Posted by Smokey Stover on July 20, 2005
In Reply to: Nother posted by Maria on July 20, 2005
: I notice people use the phrase "and whatnot" and after reviewing the comments posted on your website, I am still not clear if they are using it properly.
: It seems as if the word is meant to refer to various knickknacks or the shelf holding knickknacks, but has become used in a similar fashion as et cetera. Are they using it properly? Can you please provide further clarification on the proper use of the phrase?
: Additionally, I have noticed people ending sentences with "and what have you" in a way similar to how they use "and whatnot". I used the phrase finder and could not find "and what have you". Can you tell me something about this phrase.
: Lastly, can you please confirm that "nother" is not a proper word. I did not believe that it was but people who disagree with me have referenced me to websites that give a definition as if it is.
: Thanks very much. MJB
A what-not is (or can be) a piece of furniture on which is placed some small, ornamental (in your eyes) objects called what-nots, which get this name from lists of such objects which end "and what not." On this list, what-not is a sort of question: "What is not on the list?" Or "what not?" You could also end the list "and what-all" or "and what have you" or "et cetera.." "What have you" is another question without a question mark. "All this and whatever you have else," or "What else do you have?" It, like the others, is meant to be inclusive, but not specific, like "et cetera," which means "and the remaining ones." So it is as though your grandmother (or mother) had an étagère hanging on the wall or sitting in a corner which she called an "et cetera" (sc. what-not), on which she placed her et ceteras (sc. what-nots) which are called et ceteras because that word comes at the end of her list of little pieces of junk--excuse me, curios, Hummel figurines, toy soldiers, what have you, that are going to wind up on her étagère.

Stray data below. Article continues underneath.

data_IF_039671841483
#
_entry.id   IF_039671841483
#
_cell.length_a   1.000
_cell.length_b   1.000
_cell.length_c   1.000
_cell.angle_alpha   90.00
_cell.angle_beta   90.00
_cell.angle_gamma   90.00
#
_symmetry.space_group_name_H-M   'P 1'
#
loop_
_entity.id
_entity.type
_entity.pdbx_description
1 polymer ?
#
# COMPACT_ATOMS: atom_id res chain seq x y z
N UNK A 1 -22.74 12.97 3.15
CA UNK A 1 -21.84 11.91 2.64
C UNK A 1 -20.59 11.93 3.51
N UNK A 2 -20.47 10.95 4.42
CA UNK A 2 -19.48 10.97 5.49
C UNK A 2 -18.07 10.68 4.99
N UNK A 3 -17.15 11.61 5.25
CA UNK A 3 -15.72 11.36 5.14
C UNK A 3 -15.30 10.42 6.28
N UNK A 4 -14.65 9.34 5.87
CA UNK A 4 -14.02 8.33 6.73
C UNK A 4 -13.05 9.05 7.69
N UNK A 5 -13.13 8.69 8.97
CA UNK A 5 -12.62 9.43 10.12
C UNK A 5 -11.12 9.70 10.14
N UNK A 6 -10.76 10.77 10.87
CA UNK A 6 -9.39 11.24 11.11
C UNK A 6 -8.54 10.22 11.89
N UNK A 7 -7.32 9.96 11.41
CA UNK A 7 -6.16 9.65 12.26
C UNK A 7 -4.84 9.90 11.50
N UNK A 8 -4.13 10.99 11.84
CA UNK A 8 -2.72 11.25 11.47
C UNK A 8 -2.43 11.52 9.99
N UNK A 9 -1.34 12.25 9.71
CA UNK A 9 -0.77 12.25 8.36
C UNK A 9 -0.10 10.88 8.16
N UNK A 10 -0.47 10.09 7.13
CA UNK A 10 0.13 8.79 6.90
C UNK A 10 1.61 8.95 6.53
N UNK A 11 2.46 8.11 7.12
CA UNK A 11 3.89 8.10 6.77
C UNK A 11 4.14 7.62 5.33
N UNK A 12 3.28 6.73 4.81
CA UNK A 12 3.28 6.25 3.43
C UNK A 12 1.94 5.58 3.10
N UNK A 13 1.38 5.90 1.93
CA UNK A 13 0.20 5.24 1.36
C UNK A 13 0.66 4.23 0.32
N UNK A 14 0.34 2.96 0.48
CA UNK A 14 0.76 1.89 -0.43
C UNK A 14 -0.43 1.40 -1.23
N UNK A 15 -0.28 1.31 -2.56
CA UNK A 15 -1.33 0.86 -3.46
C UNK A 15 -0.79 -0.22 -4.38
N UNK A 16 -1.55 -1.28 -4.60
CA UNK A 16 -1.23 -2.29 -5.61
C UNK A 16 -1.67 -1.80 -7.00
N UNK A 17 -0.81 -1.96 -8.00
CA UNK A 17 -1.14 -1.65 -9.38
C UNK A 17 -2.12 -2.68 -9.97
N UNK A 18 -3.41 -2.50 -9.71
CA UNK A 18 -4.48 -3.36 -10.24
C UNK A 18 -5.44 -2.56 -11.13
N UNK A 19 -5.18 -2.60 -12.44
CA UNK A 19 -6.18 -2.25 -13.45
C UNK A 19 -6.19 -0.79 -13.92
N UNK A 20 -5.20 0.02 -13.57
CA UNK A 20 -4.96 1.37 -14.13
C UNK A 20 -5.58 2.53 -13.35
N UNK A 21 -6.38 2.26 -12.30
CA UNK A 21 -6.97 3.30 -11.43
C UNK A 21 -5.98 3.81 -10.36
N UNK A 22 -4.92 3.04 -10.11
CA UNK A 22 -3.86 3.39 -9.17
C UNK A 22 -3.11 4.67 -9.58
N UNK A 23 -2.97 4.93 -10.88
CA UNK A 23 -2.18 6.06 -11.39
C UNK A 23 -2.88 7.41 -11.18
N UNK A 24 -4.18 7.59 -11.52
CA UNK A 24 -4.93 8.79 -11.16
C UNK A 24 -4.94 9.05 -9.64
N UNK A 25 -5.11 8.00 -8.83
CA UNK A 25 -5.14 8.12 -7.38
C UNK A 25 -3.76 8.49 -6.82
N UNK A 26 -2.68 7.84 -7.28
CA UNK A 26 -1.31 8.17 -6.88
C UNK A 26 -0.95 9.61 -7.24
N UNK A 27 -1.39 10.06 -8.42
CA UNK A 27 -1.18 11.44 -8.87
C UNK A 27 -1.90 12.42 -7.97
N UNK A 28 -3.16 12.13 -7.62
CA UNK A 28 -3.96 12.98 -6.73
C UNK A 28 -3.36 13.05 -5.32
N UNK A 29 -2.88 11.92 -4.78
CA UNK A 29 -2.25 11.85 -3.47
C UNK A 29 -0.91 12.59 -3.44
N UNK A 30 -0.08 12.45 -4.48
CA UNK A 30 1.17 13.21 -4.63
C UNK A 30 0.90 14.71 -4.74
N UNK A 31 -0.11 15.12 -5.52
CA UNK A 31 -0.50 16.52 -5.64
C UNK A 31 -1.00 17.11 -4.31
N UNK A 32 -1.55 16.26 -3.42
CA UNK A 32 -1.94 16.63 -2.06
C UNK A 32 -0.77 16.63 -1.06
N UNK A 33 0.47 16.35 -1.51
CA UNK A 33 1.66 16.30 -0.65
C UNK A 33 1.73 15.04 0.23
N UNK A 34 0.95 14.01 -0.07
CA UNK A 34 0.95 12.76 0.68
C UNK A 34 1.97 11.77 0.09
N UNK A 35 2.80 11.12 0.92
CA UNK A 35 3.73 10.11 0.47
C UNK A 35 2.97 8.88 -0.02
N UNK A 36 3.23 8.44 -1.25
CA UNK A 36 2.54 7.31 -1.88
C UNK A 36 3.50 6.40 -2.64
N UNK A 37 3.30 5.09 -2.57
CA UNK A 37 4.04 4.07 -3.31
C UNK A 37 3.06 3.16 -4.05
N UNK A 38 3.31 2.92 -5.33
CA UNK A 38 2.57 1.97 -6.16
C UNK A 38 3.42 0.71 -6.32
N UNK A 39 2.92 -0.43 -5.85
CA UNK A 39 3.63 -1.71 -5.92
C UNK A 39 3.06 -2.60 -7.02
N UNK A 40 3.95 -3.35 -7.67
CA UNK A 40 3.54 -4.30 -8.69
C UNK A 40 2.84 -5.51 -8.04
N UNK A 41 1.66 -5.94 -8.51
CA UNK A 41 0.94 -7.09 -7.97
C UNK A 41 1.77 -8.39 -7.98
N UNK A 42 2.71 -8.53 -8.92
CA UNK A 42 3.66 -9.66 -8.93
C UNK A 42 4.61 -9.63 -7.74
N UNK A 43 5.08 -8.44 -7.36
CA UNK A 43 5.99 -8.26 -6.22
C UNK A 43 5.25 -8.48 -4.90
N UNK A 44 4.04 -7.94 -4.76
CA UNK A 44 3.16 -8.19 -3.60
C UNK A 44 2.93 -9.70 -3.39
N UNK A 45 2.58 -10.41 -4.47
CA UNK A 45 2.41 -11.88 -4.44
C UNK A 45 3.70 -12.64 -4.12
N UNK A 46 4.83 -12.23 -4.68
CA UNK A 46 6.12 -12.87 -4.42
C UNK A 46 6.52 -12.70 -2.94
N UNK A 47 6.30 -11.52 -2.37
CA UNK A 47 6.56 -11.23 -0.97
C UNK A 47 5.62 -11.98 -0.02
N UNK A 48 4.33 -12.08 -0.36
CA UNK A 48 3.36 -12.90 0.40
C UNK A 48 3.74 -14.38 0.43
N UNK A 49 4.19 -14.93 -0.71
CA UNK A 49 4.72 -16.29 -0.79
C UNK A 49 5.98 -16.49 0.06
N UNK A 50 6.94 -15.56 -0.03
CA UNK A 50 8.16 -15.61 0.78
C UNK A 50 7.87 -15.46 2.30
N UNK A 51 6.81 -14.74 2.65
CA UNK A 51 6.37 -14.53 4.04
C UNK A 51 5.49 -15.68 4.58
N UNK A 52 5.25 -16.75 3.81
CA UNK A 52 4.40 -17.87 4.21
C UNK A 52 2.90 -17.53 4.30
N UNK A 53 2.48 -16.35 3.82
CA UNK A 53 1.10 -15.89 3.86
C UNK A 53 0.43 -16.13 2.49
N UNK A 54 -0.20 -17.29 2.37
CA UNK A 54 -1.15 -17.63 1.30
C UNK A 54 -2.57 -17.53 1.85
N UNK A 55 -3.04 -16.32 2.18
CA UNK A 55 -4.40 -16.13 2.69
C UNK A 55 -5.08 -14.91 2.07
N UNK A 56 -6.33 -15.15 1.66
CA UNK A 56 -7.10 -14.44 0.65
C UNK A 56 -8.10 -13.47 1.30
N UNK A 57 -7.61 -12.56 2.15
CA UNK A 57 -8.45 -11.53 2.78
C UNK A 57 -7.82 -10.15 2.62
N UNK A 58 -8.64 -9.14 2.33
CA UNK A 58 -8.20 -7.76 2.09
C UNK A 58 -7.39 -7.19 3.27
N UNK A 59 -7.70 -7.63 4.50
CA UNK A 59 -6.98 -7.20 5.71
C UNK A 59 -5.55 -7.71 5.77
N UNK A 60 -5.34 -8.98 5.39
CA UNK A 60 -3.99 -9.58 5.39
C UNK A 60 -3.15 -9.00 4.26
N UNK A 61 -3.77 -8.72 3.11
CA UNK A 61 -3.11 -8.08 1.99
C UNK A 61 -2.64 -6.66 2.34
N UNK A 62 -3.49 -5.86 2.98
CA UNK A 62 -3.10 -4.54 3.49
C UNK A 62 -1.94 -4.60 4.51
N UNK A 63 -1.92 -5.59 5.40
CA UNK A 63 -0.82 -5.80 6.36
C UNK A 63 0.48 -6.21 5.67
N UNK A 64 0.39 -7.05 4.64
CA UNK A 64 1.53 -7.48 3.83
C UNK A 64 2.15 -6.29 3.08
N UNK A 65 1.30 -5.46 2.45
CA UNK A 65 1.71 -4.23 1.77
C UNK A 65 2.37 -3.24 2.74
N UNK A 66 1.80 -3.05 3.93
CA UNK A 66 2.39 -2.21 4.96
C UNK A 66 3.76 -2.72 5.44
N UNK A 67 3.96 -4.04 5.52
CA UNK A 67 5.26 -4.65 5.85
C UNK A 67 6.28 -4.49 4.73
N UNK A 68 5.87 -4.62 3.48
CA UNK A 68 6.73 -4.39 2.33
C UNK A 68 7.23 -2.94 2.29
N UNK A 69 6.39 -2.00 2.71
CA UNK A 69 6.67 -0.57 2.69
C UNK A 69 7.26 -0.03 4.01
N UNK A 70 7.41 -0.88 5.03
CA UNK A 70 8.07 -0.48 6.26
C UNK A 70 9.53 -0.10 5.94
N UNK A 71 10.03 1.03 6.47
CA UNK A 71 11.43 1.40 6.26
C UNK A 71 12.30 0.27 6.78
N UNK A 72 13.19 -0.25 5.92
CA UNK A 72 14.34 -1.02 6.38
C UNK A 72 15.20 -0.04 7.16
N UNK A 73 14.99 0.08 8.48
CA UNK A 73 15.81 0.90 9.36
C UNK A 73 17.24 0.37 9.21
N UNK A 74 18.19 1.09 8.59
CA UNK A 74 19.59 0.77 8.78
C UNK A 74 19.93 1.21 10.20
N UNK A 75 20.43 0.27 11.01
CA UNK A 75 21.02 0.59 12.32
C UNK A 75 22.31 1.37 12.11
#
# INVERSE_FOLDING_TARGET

Nother. The word "nother," when preceded by "a," that is, "a nother," can be respelled "another," which means "an other." But there are a number of uses in which it is, or was, treated as a real word, a variant on other. Those uses are mostly archaic or obsolete, sometimes used only in a small area. You must give some context if you wish to know more precisely what it may mean. So nother CAN be a real word, with a distinctive meaning; or it can just be a mistake. SS